College Fairs Go Online
Friday, October 20th 2000, 12:00 am
By: News On 6
BOSTON (AP) â€” Colleges fairs used to mean fighting through pushy crowds, gathering stacks of useless literature and trudging home with unanswered questions.
So the National Association for College Admission Counseling thought it had found the solution when it put the whole thing online Thursday.
Then the Web site crashed.
The initial three-hour fair was cut short when too many people signed on at once and the server broke down, leaving chat rooms inaccessible.
Once the technical glitches were resolved, the fair was scheduled to run for a day or two each month through April.
About 1,200 people registered for the fair before Thursday, but more than 5,000 signed on in the first 15 minutes, NACAC spokesman Mark Cannon said.
``We were victims of our own success,'' he said. ``We hoped this was a problem we could avoid and now believe it is just a hiccup. We have the state-of-the-art technology we need to make this work.''
More than 200 colleges from across the country have signed up to participate in the virtual fairs. The system will allow parents and students to ask questions, take virtual tours of campuses, and chat with students, graduates, professors and admissions counselors.
The idea is to make information about colleges more accessible to students without access to college fairs, and to those who live abroad or can't afford to visit a faraway school.
Just as they would at traditional college fairs, each school has its own ``exhibit room'' â€” where it lists vital statistics, answers questions and provides links to other relevant sites.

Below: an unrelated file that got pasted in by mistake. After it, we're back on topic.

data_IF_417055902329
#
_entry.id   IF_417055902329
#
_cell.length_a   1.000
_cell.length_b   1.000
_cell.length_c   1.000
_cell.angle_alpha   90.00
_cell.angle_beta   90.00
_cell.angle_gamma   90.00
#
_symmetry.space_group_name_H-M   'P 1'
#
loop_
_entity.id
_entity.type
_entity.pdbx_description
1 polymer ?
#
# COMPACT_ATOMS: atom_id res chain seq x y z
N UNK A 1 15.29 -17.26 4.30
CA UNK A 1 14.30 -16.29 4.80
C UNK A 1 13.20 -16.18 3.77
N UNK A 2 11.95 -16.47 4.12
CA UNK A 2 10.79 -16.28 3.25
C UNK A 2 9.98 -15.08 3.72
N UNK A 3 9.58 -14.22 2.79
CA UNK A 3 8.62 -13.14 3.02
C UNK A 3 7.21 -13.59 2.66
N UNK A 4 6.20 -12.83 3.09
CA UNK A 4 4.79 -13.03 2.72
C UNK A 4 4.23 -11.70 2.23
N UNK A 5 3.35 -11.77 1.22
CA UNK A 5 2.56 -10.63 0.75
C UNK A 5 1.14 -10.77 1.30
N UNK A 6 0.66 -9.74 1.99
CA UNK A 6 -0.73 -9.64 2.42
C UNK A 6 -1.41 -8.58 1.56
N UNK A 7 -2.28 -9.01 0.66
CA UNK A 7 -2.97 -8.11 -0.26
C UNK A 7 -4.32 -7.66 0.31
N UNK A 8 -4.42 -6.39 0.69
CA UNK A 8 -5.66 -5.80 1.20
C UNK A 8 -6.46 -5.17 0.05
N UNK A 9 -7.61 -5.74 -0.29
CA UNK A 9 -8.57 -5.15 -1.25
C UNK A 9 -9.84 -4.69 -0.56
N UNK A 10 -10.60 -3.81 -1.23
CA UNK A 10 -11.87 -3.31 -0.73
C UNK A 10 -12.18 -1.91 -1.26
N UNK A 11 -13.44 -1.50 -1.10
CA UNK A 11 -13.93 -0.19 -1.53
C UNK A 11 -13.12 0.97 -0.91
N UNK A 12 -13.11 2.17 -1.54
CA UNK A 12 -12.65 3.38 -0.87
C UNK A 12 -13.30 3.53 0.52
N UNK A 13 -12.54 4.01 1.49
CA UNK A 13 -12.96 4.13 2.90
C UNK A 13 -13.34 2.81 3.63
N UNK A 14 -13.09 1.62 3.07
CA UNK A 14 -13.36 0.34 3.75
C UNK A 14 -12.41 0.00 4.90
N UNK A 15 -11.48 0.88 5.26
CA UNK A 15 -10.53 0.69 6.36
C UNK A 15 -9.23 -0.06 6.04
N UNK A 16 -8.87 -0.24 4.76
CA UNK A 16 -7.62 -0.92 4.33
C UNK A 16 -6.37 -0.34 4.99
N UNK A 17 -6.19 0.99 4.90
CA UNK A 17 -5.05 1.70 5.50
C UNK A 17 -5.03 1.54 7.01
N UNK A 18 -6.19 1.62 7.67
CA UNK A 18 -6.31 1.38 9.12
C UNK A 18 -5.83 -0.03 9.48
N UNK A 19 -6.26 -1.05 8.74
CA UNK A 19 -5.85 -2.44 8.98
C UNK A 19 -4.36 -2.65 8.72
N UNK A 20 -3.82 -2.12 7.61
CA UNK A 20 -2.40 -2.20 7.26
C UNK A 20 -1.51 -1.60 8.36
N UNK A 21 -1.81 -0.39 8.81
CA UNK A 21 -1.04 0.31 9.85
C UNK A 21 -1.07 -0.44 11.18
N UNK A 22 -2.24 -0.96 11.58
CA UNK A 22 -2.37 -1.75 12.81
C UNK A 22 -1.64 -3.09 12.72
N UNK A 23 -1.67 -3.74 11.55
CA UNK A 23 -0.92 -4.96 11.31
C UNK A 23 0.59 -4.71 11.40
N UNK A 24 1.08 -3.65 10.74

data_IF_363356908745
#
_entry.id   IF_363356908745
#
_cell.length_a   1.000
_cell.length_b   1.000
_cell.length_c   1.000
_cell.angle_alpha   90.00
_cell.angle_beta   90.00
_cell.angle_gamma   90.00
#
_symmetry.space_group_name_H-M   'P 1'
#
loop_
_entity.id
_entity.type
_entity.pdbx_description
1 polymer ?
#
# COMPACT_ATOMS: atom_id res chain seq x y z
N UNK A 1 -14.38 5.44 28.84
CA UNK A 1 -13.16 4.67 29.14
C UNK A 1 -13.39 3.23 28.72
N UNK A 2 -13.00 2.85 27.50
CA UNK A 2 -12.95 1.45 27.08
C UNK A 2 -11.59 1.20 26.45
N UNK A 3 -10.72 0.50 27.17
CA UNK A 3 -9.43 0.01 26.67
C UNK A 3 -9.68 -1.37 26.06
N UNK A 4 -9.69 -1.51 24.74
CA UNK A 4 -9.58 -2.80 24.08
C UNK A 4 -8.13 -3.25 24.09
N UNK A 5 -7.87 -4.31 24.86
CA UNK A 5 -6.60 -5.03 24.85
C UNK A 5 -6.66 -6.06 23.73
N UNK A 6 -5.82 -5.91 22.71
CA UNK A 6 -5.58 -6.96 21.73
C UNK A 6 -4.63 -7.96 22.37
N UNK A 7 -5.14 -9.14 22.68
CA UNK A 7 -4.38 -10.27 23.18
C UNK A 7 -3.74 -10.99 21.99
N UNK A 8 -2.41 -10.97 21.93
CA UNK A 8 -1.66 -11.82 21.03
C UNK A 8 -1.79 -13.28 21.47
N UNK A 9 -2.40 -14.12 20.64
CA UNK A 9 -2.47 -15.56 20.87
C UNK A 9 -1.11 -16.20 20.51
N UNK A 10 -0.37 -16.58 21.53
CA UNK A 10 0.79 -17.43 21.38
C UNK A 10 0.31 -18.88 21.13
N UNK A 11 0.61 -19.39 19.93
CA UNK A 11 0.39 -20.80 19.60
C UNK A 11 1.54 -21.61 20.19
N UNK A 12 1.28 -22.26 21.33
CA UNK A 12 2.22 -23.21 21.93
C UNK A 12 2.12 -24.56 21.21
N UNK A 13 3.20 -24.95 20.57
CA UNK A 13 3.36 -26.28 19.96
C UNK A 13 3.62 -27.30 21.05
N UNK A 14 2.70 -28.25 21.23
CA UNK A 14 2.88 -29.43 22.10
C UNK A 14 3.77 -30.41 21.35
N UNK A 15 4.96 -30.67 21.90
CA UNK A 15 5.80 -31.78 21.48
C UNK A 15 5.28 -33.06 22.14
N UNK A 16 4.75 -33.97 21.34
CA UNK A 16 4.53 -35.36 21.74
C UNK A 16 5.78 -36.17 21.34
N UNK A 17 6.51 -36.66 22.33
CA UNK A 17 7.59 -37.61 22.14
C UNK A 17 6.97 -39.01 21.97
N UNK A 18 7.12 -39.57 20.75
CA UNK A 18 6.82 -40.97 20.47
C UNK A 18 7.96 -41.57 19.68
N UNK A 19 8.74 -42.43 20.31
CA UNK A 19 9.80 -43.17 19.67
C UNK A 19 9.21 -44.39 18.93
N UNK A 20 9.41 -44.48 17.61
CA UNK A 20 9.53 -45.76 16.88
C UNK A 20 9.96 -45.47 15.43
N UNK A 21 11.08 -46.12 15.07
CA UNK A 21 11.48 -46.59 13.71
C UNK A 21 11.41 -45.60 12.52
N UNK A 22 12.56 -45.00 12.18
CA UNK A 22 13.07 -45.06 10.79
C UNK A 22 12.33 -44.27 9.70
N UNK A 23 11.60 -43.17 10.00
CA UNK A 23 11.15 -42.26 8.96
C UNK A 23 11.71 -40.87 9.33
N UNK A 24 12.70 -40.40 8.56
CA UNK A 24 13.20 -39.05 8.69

At Boston University, admissions counselors spent the afternoon in front of their computers, answering questions for students patient enough to wait out the technical mishap.
``Ultimately, this will be a great tool to reach students who can't come see us before applying,'' counselor Susan Stofira said. ``That is, so long as the server stops crashing.''
Interactive Software of Boston developed the site's software. The technical problems were impossible to predict, company president Michael Bruck said.
NACAC runs 60 traditional college fairs across the country every year, but for students at East Grand Rapids High School in Michigan, the closest one is in Detroit â€” three hours away.
For those students, an online fair is ideal, said Zay Reynolds, a guidance counselor at the school, which held its College Day on Thursday.
``Later, they can travel to see the colleges firsthand,'' Reynolds said.
In Flemington, N.J., guidance counselors at Hunterdon Central Regional High School kept the school open late so students could use the computer lab for the evening fair.
``Not every college can send a representative out to every high school to meet the kids,'' counselor Barbara Blowen said. ``But the Internet is accessible to everyone. This way, all they need is a computer.''